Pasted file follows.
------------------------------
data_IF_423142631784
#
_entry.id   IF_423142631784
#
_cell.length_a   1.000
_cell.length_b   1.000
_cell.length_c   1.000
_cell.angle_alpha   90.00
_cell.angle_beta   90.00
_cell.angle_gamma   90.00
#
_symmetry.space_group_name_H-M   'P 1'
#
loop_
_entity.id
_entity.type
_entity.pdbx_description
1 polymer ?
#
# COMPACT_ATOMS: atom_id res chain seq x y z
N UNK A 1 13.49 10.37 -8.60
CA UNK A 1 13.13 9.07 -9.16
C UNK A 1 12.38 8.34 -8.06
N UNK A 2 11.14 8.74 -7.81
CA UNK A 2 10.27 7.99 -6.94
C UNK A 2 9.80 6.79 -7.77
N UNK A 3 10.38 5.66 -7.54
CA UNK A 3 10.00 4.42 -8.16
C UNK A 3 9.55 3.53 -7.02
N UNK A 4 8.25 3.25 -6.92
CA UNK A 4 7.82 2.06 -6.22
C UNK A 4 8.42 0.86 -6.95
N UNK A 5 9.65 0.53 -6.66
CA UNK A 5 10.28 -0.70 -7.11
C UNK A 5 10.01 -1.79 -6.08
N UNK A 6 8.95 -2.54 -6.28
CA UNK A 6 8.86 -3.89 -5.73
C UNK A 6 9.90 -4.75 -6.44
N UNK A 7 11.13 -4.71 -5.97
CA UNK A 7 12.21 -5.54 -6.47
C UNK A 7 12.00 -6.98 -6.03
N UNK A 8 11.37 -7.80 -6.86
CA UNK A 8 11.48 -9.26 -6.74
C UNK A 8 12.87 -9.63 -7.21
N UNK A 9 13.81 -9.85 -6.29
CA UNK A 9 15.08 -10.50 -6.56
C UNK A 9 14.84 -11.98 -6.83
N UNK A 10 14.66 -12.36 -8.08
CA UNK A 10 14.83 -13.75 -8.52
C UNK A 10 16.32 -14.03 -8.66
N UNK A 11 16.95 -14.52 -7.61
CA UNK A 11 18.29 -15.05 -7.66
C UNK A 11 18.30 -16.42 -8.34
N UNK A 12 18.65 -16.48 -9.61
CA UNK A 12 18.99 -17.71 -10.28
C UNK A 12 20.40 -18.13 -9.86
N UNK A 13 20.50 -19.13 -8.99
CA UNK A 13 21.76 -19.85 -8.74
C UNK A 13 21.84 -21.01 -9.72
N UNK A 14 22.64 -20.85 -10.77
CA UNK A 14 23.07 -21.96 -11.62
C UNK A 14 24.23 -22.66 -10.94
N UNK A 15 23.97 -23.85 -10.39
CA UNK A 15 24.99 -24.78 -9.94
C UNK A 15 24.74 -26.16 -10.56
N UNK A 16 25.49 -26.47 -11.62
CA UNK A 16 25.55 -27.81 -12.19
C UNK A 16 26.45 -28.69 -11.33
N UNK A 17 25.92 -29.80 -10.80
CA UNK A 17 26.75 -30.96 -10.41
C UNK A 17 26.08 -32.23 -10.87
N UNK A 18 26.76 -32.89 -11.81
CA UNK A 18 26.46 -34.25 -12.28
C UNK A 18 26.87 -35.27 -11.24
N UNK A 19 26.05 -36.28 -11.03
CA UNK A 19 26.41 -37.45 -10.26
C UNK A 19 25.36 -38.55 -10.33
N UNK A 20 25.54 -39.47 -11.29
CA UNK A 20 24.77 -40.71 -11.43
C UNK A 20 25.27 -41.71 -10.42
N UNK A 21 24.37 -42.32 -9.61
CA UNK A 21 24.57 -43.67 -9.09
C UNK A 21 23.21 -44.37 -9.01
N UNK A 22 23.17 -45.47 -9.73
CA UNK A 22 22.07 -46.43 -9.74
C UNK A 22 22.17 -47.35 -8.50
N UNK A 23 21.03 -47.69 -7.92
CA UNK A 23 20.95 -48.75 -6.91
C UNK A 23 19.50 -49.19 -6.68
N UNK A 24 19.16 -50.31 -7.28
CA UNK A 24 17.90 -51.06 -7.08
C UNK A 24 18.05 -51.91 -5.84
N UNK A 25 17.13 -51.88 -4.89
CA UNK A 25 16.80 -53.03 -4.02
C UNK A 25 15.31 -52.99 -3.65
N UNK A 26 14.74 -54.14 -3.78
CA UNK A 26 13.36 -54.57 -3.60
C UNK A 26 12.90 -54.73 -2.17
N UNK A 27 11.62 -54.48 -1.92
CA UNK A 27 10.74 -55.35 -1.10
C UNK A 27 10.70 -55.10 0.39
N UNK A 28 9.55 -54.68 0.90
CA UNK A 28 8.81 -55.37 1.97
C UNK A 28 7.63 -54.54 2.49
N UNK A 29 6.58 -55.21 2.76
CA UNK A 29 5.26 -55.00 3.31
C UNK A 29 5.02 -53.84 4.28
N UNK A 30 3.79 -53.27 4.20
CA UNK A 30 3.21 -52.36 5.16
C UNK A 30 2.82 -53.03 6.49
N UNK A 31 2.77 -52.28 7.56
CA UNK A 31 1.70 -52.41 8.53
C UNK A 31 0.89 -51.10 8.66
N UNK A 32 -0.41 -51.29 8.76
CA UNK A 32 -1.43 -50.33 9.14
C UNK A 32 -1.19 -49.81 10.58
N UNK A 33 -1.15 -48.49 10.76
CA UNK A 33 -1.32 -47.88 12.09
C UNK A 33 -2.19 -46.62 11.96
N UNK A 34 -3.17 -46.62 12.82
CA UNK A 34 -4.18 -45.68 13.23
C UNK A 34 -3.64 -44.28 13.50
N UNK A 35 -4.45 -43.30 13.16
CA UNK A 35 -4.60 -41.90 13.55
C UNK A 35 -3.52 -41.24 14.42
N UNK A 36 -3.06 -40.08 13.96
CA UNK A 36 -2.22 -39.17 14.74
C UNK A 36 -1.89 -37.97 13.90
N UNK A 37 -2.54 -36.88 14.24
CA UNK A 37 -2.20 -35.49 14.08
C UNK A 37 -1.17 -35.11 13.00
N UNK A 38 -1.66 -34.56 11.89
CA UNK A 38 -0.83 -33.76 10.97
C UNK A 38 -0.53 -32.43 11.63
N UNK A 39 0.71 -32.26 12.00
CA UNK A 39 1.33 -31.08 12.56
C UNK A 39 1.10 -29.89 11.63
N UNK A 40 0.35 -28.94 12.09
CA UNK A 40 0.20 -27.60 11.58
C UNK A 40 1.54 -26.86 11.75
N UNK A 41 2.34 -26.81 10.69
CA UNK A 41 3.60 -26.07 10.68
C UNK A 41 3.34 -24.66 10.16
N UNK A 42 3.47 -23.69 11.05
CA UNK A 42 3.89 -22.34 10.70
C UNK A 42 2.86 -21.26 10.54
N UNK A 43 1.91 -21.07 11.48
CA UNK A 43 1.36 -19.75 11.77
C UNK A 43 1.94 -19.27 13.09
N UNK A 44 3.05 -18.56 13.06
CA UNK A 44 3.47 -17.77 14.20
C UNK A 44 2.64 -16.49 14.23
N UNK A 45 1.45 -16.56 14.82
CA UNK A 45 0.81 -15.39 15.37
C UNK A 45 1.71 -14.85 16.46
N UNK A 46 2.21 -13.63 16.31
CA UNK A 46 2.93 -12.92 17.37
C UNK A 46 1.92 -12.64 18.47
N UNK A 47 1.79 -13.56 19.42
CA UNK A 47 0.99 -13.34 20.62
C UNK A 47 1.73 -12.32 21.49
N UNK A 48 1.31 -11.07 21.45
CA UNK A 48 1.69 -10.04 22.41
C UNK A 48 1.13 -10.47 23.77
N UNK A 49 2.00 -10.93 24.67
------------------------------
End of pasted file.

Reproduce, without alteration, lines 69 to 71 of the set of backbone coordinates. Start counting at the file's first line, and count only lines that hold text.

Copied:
N UNK A 17 25.92 -29.80 -10.80
CA UNK A 17 26.75 -30.96 -10.41
C UNK A 17 26.08 -32.23 -10.87